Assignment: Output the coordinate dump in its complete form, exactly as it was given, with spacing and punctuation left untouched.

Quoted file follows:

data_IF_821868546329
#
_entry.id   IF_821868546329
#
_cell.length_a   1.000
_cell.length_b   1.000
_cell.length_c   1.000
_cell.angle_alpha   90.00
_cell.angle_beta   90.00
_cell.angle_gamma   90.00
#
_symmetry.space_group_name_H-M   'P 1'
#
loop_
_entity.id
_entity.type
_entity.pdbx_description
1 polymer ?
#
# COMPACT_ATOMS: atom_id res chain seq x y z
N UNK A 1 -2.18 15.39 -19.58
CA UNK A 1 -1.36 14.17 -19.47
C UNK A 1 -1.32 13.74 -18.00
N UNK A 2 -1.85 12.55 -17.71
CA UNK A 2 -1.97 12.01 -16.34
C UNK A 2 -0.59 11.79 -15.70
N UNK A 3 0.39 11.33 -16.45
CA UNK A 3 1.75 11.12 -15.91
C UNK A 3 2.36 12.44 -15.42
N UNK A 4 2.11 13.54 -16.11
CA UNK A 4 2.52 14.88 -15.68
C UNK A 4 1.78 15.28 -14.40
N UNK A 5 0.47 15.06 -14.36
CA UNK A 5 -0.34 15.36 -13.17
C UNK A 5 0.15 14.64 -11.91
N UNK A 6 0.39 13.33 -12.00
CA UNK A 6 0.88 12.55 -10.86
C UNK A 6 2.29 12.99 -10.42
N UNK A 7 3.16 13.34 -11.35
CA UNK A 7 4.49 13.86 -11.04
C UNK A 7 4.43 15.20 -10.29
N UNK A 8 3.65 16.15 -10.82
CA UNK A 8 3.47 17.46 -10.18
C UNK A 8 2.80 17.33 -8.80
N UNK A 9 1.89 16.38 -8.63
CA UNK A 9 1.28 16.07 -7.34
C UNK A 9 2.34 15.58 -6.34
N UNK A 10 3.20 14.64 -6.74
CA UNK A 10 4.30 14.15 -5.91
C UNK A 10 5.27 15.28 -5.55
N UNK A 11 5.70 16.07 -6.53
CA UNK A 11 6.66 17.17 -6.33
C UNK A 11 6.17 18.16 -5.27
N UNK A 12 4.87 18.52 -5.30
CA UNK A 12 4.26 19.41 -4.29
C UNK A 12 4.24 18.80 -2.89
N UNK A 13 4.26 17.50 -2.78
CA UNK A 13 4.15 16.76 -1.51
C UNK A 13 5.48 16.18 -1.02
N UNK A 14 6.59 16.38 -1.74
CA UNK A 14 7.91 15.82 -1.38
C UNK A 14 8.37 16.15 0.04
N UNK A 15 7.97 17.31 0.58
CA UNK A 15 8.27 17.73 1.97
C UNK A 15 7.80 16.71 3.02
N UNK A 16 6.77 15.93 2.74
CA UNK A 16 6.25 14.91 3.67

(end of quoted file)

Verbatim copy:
data_IF_821868546329
#
_entry.id   IF_821868546329
#
_cell.length_a   1.000
_cell.length_b   1.000
_cell.length_c   1.000
_cell.angle_alpha   90.00
_cell.angle_beta   90.00
_cell.angle_gamma   90.00
#
_symmetry.space_group_name_H-M   'P 1'
#
loop_
_entity.id
_entity.type
_entity.pdbx_description
1 polymer ?
#
# COMPACT_ATOMS: atom_id res chain seq x y z
N UNK A 1 -2.18 15.39 -19.58
CA UNK A 1 -1.36 14.17 -19.47
C UNK A 1 -1.32 13.74 -18.00
N UNK A 2 -1.85 12.55 -17.71
CA UNK A 2 -1.97 12.01 -16.34
C UNK A 2 -0.59 11.79 -15.70
N UNK A 3 0.39 11.33 -16.45
CA UNK A 3 1.75 11.12 -15.91
C UNK A 3 2.36 12.44 -15.42
N UNK A 4 2.11 13.54 -16.11
CA UNK A 4 2.52 14.88 -15.68
C UNK A 4 1.78 15.28 -14.40
N UNK A 5 0.47 15.06 -14.36
CA UNK A 5 -0.34 15.36 -13.17
C UNK A 5 0.15 14.64 -11.91
N UNK A 6 0.39 13.33 -12.00
CA UNK A 6 0.88 12.55 -10.86
C UNK A 6 2.29 12.99 -10.42
N UNK A 7 3.16 13.34 -11.35
CA UNK A 7 4.49 13.86 -11.04
C UNK A 7 4.43 15.20 -10.29
N UNK A 8 3.65 16.15 -10.82
CA UNK A 8 3.47 17.46 -10.18
C UNK A 8 2.80 17.33 -8.80
N UNK A 9 1.89 16.38 -8.63
CA UNK A 9 1.28 16.07 -7.34
C UNK A 9 2.34 15.58 -6.34
N UNK A 10 3.20 14.64 -6.74
CA UNK A 10 4.30 14.15 -5.91
C UNK A 10 5.27 15.28 -5.55
N UNK A 11 5.70 16.07 -6.53
CA UNK A 11 6.66 17.17 -6.33
C UNK A 11 6.17 18.16 -5.27
N UNK A 12 4.87 18.52 -5.30
CA UNK A 12 4.26 19.41 -4.29
C UNK A 12 4.24 18.80 -2.89
N UNK A 13 4.26 17.50 -2.78
CA UNK A 13 4.15 16.76 -1.51
C UNK A 13 5.48 16.18 -1.02
N UNK A 14 6.59 16.38 -1.74
CA UNK A 14 7.91 15.82 -1.38
C UNK A 14 8.37 16.15 0.04
N UNK A 15 7.97 17.31 0.58
CA UNK A 15 8.27 17.73 1.97
C UNK A 15 7.80 16.71 3.02
N UNK A 16 6.77 15.93 2.74
CA UNK A 16 6.25 14.91 3.67